Now what will I be doing March 3, 2019? Only God knows, but I have faith that it will be good!

Sunday, March 11, 2018


Serpents were biting people and many died.
So Moses made a bronze image of a serpent,
put it on a pole and made them look at it.
Numbers 21

If you have ever been in the hospital or flipped through the phone book looking for a physician, you’ve seen the image – two winged serpents wrapped around a staff. It is known as the caduceus. Even though there is some confusion with another "one snake" Greek symbol, it has been the symbol of the American medical profession for nearly a hundred years – a decidedly odd symbol for doctors until you begin to investigate where it came from and its underlying meaning.

This ancient symbol of healing is referred to in today’s first reading and the gospel. In their trek across the desert from the slavery of Egypt to the freedom of the Promised Land, the People of God underwent all sorts of trials and troubles. The one mentioned today is their plague of biting winged serpents. After praying for delivery from this awful plague, God instructs Moses to make a bronze image of the same serpents, put it on a pole and invite the people to take a good hard look at it. When they looked at it hard and long, they recovered.

Now this may sound like some kind of voodoo magic, but it isn’t! It’s primitive psychology! All you future nurses, doctors, psychologists and mental health professionals, listen up! What Moses did here is still good practice! What he is saying here is that the road to healing is always through facing the problem and looking at it squarely. Failing to look at problems squarely is the best way to keep them going!

The worst thing you can do, if you have a mysterious lump on your body, is to pretend it isn’t there! You need to pay close attention to it and have a professional examine it carefully and as soon as possible. The worst thing to do is to look the other way and pretend that it isn’t there! Healing begins with noticing.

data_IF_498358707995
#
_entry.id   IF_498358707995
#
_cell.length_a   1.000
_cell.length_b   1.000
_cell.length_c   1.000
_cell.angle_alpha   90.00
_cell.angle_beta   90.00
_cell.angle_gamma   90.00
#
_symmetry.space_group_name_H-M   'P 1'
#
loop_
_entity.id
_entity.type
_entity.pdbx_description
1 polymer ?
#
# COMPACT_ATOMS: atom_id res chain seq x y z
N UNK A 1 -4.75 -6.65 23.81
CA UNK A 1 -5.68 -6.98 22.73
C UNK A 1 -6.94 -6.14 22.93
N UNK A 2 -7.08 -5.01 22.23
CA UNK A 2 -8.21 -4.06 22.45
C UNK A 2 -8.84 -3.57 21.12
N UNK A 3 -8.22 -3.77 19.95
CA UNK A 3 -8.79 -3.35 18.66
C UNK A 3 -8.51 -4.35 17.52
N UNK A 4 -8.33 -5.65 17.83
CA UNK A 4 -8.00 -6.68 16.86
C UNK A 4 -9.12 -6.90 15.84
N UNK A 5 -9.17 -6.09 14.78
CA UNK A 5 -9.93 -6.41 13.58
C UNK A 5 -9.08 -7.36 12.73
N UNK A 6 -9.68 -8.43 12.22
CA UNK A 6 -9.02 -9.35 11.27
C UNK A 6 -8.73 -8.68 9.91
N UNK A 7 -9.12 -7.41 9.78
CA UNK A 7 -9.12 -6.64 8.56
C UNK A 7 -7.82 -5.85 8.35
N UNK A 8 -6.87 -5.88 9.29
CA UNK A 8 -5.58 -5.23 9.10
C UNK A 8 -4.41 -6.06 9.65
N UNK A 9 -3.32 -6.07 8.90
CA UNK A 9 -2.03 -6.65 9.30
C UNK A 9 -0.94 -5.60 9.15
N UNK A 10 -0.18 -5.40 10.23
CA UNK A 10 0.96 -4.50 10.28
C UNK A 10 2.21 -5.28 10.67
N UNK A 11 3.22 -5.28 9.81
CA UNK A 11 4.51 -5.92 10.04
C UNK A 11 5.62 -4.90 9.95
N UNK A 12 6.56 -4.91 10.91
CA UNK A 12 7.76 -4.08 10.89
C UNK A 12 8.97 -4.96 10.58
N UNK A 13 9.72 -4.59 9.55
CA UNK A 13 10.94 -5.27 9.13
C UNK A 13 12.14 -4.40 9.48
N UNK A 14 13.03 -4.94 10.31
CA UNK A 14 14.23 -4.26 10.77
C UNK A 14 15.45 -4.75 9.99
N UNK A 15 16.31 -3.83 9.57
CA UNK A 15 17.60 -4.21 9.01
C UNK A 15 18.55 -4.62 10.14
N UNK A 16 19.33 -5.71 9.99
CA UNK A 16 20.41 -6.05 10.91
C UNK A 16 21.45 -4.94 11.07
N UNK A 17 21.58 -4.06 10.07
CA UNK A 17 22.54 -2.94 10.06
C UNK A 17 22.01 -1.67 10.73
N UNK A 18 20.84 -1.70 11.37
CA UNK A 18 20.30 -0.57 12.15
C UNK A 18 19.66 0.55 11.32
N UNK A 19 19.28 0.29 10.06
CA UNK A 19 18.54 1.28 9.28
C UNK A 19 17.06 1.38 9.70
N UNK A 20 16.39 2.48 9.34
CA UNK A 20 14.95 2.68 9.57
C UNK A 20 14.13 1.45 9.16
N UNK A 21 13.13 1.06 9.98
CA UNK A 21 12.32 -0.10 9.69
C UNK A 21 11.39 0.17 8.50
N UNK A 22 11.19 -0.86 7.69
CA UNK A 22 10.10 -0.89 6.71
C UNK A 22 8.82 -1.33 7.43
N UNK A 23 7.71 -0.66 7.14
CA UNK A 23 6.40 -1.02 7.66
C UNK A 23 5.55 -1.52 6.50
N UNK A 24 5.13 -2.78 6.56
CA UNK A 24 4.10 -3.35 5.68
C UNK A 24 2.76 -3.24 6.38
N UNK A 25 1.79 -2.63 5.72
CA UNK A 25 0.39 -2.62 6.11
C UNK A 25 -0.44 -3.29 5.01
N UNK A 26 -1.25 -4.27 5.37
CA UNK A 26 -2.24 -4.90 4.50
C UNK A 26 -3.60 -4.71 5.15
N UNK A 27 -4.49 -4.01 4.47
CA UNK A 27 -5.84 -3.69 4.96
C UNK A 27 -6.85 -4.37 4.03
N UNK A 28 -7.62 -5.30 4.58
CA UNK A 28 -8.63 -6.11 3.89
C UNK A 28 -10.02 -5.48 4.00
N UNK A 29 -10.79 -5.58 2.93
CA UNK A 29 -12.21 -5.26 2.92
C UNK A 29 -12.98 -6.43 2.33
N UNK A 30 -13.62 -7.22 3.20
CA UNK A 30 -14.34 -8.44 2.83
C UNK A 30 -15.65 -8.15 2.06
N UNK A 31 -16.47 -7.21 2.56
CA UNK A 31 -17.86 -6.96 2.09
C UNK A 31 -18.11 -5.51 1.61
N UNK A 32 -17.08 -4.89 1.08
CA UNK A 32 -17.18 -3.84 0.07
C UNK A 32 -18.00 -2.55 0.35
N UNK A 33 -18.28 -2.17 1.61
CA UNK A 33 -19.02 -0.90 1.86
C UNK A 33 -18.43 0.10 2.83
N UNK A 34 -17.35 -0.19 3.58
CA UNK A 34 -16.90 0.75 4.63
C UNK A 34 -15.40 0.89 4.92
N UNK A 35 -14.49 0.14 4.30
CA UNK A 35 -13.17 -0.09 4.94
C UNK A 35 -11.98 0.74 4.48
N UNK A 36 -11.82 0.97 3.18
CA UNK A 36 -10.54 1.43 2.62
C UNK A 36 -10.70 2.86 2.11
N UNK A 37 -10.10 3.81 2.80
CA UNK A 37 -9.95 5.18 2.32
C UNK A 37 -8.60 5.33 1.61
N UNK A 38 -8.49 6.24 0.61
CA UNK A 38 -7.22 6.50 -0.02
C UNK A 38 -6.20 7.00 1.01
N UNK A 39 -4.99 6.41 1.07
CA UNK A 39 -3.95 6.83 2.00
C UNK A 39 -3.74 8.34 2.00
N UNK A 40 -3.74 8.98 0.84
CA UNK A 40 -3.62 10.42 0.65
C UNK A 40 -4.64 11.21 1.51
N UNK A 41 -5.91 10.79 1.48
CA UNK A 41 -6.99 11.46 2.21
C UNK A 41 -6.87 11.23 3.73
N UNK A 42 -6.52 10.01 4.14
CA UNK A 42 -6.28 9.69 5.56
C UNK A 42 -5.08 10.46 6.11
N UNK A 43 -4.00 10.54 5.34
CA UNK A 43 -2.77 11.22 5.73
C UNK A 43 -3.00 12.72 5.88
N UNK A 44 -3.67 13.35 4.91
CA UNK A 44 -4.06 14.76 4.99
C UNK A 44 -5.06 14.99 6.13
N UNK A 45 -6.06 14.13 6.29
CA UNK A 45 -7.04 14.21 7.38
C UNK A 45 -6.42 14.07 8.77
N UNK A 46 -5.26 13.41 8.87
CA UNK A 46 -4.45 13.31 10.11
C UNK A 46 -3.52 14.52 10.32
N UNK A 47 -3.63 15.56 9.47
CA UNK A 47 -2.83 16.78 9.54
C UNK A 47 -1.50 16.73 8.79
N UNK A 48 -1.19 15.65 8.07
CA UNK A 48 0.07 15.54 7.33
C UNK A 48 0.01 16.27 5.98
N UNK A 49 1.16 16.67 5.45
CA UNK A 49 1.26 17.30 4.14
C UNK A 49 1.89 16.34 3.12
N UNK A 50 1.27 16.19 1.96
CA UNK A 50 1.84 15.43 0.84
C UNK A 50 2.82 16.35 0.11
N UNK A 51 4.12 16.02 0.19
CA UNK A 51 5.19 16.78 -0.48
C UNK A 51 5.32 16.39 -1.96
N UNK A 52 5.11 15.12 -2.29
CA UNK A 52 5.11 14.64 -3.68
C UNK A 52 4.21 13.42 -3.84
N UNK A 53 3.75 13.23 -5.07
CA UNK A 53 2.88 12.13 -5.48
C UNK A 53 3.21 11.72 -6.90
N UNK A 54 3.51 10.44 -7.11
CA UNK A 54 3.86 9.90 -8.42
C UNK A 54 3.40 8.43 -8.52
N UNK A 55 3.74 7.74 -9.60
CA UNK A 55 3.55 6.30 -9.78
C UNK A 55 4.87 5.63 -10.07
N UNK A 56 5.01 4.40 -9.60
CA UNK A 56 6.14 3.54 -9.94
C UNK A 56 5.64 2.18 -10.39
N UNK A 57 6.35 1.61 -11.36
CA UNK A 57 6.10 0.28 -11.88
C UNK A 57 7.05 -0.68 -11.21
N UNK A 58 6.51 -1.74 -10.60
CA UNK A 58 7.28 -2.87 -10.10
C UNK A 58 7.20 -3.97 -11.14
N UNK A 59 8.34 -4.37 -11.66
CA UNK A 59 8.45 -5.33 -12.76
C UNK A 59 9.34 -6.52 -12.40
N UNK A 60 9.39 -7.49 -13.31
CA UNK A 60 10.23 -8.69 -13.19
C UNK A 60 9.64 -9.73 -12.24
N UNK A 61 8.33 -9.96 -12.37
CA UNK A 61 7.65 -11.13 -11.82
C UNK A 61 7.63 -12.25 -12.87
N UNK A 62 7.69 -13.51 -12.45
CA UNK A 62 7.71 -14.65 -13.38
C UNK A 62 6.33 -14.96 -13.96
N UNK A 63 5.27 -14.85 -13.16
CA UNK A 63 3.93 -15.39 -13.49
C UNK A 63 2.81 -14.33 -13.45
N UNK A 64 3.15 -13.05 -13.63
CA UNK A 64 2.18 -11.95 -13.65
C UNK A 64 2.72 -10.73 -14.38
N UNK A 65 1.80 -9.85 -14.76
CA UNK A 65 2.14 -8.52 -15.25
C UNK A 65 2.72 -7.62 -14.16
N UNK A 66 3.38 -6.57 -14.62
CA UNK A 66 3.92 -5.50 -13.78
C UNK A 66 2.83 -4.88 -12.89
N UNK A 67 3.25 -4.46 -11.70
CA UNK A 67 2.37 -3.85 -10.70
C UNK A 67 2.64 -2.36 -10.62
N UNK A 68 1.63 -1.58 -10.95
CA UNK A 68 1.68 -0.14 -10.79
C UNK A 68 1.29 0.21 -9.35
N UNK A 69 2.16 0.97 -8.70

The worst thing you can do, if you are having financial problems, is to keep on spending and pretending that the problem doesn’t really exist! If you are having such problems, you need to face some hard facts and get some help as soon as possible. The worst thing to do is to look away and pretend the problem does not exist! Recovery begins with facing that which is painful to face, squarely!

The worst thing you can do, if you or one of your friends has a drinking or drug problem, is to look away and pretend that it isn’t there! Reality must be faced squarly and help must be sought as soon as possible. The worst thing to do is to look away and pretend the problem does not exist! Recovery begins with facing facts squarely! That’s why people in AA must first of all say to themselves and others, “I am an alcoholic!” before their healing can begin!

We live in a world that has avoidance down to a fine art! If we don’t like something, we look away! Nowhere is it more obvious than the mushrooming credit card debt, when people spend and spend when they can barely pay the interest, even using one credit card to pay the interest on another!

Nowhere is it more obvious than in our national obesity problem. Instead of facing this problem individually, every time we sit down to eat, we keep stuffing our faces with massive amounts of bad food, while we wait for that magic pill that will melt fat away as we sleep. According to Dr. Phil’s new massive diet program, for the first time in our history the next generation will die younger than their parents because of obesity related problems.

Moses didn’t put it this way, but this is what he meant – all of us need to “wake up and smell the coffee” in several areas of our lives! As a culture, we are addicted to our denial. Whatever it is, we need to open our eyes and take a good hard look at reality and quit going to sleep just because it is comfortable and feels good for the moment!

And, yes, on a spiritual level, looking at Jesus dying on the cross – looking intently at it and understanding what it means – not looking away and not avoiding our responsibility in considering its implications - is the path to our eternal life as well!

Lent, my sisters and brothers, is about facing ourselves, facing our addictions and owning them, facing our shabby treatment of others and owning it and facing our sins and owning them. Lent is about taking a long, hard look at reality as a path to healing and forgiveness! Anything else is just a silly waste of time!